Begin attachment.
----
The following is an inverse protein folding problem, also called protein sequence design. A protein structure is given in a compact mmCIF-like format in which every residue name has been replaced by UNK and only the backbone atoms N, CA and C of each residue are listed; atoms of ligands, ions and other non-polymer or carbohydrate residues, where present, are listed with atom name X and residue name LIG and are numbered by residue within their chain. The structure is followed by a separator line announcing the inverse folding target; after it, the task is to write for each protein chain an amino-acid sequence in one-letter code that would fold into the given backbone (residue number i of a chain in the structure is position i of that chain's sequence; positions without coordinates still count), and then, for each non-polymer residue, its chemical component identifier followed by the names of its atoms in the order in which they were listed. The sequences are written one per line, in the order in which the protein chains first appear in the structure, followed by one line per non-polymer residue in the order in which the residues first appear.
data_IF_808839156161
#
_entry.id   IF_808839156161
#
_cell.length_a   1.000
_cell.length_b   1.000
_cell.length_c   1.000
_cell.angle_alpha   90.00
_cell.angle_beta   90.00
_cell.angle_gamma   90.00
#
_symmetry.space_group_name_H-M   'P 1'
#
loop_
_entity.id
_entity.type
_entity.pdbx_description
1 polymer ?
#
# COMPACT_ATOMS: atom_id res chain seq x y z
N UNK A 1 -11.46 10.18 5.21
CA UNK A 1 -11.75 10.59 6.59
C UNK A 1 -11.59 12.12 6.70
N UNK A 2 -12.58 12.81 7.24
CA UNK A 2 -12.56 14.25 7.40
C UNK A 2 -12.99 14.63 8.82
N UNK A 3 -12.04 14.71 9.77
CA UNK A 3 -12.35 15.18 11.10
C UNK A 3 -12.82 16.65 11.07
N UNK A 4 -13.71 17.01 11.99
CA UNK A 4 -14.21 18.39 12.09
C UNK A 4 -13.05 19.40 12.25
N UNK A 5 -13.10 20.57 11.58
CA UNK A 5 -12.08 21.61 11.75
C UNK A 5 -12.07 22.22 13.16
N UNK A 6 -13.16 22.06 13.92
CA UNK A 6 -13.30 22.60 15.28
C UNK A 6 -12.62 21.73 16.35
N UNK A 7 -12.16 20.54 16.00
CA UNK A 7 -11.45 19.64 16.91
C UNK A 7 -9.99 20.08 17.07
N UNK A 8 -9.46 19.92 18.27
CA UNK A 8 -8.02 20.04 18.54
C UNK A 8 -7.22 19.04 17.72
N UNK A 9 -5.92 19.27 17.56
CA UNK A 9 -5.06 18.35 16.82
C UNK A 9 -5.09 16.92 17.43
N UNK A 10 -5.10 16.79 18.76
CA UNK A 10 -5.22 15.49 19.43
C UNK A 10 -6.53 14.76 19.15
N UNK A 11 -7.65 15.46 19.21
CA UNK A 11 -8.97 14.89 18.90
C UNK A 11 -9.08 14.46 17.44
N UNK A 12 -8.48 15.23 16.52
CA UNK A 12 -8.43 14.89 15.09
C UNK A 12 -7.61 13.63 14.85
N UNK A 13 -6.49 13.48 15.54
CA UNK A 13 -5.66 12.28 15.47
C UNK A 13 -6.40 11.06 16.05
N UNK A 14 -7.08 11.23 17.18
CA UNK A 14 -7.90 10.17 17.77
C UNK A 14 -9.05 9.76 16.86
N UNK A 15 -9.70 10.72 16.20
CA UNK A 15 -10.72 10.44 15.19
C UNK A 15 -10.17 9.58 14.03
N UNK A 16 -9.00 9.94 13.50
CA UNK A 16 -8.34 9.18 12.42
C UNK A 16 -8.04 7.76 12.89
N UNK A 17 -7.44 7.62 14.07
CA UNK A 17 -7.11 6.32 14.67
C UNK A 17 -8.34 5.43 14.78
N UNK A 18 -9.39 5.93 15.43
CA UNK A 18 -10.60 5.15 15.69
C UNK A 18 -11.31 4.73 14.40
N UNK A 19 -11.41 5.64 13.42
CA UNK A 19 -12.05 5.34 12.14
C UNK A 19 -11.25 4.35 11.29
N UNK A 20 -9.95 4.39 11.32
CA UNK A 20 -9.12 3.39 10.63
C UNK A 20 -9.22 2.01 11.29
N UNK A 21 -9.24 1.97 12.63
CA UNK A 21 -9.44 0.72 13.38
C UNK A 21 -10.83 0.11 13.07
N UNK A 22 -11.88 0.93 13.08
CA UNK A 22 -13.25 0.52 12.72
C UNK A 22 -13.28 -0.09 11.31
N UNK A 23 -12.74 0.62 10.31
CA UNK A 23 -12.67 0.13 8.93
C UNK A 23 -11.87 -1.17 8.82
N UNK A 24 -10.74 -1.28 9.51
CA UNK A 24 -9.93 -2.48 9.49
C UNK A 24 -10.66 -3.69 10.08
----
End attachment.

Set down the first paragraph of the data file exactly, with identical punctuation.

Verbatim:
The following is an inverse protein folding problem, also called protein sequence design. A protein structure is given in a compact mmCIF-like format in which every residue name has been replaced by UNK and only the backbone atoms N, CA and C of each residue are listed; atoms of ligands, ions and other non-polymer or carbohydrate residues, where present, are listed with atom name X and residue name LIG and are numbered by residue within their chain. The structure is followed by a separator line announcing the inverse folding target; after it, the task is to write for each protein chain an amino-acid sequence in one-letter code that would fold into the given backbone (residue number i of a chain in the structure is position i of that chain's sequence; positions without coordinates still count), and then, for each non-polymer residue, its chemical component identifier followed by the names of its atoms in the order in which they were listed. The sequences are written one per line, in the order in which the protein chains first appear in the structure, followed by one line per non-polymer residue in the order in which the residues first appear.